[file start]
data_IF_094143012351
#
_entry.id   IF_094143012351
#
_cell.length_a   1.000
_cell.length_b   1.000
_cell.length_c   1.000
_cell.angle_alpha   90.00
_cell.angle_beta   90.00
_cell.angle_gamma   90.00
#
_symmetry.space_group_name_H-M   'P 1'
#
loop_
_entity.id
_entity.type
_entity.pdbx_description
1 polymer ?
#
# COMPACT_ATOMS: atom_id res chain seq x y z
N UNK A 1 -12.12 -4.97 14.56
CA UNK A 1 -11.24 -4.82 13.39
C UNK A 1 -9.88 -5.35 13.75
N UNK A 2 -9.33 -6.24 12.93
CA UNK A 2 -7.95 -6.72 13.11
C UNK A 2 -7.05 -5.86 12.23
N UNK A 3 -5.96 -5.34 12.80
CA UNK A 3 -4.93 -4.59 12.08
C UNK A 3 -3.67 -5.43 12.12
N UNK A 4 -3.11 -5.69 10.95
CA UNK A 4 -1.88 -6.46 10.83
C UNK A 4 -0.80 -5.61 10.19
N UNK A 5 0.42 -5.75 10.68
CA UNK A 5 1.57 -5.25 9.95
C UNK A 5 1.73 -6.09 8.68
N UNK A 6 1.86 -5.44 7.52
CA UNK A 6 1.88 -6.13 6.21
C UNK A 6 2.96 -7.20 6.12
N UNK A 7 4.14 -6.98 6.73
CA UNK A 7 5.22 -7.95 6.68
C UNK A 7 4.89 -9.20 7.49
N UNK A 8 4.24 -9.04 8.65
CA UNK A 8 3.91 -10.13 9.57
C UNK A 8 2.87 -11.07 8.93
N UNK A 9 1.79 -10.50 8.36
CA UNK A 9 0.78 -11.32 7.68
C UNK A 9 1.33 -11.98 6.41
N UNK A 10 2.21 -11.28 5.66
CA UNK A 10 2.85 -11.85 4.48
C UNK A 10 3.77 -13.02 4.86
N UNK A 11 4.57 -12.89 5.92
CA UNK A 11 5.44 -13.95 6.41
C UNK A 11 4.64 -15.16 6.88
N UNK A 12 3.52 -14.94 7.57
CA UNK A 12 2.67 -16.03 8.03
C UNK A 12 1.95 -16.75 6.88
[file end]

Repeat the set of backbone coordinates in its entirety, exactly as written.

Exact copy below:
data_IF_094143012351
#
_entry.id   IF_094143012351
#
_cell.length_a   1.000
_cell.length_b   1.000
_cell.length_c   1.000
_cell.angle_alpha   90.00
_cell.angle_beta   90.00
_cell.angle_gamma   90.00
#
_symmetry.space_group_name_H-M   'P 1'
#
loop_
_entity.id
_entity.type
_entity.pdbx_description
1 polymer ?
#
# COMPACT_ATOMS: atom_id res chain seq x y z
N UNK A 1 -12.12 -4.97 14.56
CA UNK A 1 -11.24 -4.82 13.39
C UNK A 1 -9.88 -5.35 13.75
N UNK A 2 -9.33 -6.24 12.93
CA UNK A 2 -7.95 -6.72 13.11
C UNK A 2 -7.05 -5.86 12.23
N UNK A 3 -5.96 -5.34 12.80
CA UNK A 3 -4.93 -4.59 12.08
C UNK A 3 -3.67 -5.43 12.12
N UNK A 4 -3.11 -5.69 10.95
CA UNK A 4 -1.88 -6.46 10.83
C UNK A 4 -0.80 -5.61 10.19
N UNK A 5 0.42 -5.75 10.68
CA UNK A 5 1.57 -5.25 9.95
C UNK A 5 1.73 -6.09 8.68
N UNK A 6 1.86 -5.44 7.52
CA UNK A 6 1.88 -6.13 6.21
C UNK A 6 2.96 -7.20 6.12
N UNK A 7 4.14 -6.98 6.73
CA UNK A 7 5.22 -7.95 6.68
C UNK A 7 4.89 -9.20 7.49
N UNK A 8 4.24 -9.04 8.65
CA UNK A 8 3.91 -10.13 9.57
C UNK A 8 2.87 -11.07 8.93
N UNK A 9 1.79 -10.50 8.36
CA UNK A 9 0.78 -11.32 7.68
C UNK A 9 1.33 -11.98 6.41
N UNK A 10 2.21 -11.28 5.66
CA UNK A 10 2.85 -11.85 4.48
C UNK A 10 3.77 -13.02 4.86
N UNK A 11 4.57 -12.89 5.92
CA UNK A 11 5.44 -13.95 6.41
C UNK A 11 4.64 -15.16 6.88
N UNK A 12 3.52 -14.94 7.57
CA UNK A 12 2.67 -16.03 8.03
C UNK A 12 1.95 -16.75 6.88